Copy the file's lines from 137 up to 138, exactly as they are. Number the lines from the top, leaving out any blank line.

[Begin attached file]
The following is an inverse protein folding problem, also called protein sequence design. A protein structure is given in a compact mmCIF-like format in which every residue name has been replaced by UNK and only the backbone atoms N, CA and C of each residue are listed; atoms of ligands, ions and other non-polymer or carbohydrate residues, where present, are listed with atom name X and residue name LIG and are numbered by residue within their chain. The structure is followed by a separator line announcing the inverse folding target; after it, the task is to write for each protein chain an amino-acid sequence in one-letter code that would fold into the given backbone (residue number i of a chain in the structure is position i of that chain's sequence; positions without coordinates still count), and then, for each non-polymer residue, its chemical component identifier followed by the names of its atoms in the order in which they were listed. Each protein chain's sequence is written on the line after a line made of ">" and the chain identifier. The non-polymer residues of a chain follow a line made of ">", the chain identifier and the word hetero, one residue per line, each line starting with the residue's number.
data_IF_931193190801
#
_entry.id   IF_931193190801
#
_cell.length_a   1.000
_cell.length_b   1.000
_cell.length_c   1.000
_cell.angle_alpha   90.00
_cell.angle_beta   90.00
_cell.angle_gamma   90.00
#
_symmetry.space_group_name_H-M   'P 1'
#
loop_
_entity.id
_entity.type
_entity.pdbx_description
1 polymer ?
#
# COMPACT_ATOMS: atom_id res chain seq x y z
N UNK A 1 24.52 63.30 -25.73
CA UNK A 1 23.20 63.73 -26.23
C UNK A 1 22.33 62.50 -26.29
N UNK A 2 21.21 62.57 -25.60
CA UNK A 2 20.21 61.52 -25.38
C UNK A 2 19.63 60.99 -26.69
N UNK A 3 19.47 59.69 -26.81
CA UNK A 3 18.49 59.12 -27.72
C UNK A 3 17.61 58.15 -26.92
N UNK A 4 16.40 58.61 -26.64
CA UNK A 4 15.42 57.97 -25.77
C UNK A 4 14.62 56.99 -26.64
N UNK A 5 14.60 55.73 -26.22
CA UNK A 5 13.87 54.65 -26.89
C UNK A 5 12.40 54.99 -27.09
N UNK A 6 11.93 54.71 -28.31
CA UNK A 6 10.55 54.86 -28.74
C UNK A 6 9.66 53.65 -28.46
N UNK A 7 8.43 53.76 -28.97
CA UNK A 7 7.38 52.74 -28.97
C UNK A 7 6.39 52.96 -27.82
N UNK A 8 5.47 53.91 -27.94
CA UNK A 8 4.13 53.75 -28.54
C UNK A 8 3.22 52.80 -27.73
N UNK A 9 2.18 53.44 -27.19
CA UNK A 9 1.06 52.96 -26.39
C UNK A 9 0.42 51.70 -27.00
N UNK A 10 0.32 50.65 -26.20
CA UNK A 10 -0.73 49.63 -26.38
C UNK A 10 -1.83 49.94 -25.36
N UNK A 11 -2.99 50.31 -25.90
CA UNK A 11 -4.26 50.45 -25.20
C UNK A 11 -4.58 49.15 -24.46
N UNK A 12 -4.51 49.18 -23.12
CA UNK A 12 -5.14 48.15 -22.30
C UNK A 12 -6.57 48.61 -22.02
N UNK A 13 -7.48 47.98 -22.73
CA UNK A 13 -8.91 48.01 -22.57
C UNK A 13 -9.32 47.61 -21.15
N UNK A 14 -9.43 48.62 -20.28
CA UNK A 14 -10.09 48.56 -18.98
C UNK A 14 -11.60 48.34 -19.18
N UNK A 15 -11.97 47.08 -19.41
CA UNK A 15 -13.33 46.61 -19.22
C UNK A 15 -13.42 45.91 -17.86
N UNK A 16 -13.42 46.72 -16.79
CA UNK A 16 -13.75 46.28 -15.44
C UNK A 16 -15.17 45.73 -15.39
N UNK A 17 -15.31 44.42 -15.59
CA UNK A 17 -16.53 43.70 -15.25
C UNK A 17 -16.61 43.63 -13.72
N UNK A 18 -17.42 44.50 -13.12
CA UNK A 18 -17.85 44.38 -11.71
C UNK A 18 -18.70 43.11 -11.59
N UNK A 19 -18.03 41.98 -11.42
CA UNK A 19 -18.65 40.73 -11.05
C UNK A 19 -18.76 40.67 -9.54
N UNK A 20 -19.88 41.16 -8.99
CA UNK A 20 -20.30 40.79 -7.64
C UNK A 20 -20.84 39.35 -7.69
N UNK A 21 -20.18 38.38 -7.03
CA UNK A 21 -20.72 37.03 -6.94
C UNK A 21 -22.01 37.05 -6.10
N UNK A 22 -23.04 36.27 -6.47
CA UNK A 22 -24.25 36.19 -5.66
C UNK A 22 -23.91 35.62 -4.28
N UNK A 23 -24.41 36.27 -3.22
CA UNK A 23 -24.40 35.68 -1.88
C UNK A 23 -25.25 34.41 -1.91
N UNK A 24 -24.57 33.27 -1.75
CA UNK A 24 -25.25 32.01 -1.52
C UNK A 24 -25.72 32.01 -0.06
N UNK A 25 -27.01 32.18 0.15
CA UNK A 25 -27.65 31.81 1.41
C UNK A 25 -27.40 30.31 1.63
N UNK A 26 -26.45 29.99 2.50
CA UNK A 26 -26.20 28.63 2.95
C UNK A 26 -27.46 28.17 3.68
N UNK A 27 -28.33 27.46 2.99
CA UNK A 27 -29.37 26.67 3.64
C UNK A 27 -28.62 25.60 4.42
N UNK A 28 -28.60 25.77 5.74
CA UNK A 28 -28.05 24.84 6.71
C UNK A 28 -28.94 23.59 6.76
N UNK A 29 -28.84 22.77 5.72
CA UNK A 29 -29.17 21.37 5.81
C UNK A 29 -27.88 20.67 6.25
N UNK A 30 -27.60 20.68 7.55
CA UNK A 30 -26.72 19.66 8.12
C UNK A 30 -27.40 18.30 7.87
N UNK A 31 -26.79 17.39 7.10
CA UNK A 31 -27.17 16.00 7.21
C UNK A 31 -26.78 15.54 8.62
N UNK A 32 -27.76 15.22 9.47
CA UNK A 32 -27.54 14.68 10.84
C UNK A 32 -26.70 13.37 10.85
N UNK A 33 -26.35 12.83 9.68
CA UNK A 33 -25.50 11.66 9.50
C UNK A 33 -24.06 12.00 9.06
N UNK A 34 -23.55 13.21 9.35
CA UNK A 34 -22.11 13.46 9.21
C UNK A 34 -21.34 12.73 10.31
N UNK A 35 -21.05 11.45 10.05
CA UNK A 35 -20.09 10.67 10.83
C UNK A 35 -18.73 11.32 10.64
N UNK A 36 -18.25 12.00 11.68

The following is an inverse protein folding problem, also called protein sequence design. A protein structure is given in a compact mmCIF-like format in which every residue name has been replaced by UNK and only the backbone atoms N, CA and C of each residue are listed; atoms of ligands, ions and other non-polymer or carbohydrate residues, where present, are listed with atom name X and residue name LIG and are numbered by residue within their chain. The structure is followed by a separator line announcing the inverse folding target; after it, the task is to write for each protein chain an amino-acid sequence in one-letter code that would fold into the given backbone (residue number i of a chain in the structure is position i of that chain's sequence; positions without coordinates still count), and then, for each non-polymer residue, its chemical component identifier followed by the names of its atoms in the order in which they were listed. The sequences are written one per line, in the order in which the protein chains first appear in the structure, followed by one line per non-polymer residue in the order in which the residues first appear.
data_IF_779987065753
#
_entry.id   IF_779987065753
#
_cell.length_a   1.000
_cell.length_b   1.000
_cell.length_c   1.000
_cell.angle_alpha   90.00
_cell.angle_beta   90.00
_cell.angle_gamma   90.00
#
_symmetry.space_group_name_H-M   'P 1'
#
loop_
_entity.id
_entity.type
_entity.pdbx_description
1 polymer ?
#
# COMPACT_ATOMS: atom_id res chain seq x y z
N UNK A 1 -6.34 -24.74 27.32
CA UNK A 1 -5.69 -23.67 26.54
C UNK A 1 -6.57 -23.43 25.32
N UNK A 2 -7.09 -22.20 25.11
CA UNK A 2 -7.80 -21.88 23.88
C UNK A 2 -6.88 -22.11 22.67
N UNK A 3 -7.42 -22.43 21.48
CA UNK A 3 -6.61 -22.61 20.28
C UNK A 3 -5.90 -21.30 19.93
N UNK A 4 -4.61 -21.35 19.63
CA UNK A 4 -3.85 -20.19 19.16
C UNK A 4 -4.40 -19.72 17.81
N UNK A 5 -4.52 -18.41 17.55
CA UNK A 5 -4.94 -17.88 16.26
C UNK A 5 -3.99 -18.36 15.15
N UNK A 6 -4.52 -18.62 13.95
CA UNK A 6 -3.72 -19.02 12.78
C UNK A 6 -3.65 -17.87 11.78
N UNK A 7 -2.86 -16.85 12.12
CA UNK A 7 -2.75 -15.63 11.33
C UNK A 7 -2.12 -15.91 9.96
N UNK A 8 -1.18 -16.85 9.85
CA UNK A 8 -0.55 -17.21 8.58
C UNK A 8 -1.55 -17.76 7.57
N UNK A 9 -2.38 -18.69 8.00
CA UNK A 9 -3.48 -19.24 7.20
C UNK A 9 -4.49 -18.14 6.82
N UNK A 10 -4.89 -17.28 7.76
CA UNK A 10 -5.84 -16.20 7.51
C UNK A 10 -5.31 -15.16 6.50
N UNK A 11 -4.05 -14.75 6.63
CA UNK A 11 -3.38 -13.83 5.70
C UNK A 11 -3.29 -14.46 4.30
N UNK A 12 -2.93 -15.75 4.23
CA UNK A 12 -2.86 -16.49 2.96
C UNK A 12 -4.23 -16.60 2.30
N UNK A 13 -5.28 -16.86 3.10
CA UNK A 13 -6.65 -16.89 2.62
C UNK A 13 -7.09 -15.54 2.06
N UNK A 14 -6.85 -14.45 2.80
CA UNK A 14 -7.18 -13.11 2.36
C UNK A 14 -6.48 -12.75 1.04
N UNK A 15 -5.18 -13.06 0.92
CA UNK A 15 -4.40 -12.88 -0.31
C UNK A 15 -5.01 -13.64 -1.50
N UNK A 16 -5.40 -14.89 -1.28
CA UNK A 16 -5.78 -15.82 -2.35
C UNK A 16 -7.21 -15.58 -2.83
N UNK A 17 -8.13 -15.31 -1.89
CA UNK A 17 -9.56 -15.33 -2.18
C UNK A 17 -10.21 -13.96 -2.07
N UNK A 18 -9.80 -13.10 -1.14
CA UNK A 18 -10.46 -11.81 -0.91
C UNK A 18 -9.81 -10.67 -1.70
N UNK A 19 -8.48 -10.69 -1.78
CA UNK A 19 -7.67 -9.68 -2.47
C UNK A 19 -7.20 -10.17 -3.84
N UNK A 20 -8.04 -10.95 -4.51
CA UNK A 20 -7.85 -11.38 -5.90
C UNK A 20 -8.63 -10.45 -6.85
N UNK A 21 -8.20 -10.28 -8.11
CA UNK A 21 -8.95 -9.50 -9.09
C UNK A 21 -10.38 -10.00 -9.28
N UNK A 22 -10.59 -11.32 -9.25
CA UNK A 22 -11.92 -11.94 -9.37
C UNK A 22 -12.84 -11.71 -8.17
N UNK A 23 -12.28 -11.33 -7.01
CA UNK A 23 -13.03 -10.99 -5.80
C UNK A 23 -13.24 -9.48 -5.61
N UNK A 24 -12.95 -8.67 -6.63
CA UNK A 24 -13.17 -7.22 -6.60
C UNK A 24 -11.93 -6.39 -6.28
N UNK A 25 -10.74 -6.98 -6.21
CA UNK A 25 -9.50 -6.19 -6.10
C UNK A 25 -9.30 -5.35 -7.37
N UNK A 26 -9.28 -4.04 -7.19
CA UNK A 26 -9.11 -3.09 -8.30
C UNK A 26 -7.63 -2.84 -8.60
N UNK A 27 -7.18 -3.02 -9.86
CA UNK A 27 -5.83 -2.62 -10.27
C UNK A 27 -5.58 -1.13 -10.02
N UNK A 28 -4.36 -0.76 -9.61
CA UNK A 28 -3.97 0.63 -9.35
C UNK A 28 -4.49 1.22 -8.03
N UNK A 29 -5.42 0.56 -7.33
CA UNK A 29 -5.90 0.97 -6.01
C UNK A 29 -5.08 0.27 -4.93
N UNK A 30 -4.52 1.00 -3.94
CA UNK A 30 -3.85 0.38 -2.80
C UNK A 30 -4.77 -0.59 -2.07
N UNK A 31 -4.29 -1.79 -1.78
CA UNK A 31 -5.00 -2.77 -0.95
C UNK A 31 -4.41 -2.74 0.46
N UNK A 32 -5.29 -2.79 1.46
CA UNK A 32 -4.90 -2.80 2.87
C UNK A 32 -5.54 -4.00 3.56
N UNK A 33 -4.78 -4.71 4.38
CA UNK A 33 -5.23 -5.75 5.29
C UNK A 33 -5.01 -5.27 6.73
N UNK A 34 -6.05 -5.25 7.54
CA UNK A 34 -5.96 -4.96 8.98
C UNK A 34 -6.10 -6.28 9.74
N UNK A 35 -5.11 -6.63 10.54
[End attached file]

_cell.angle_beta   90.00
_cell.angle_gamma   90.00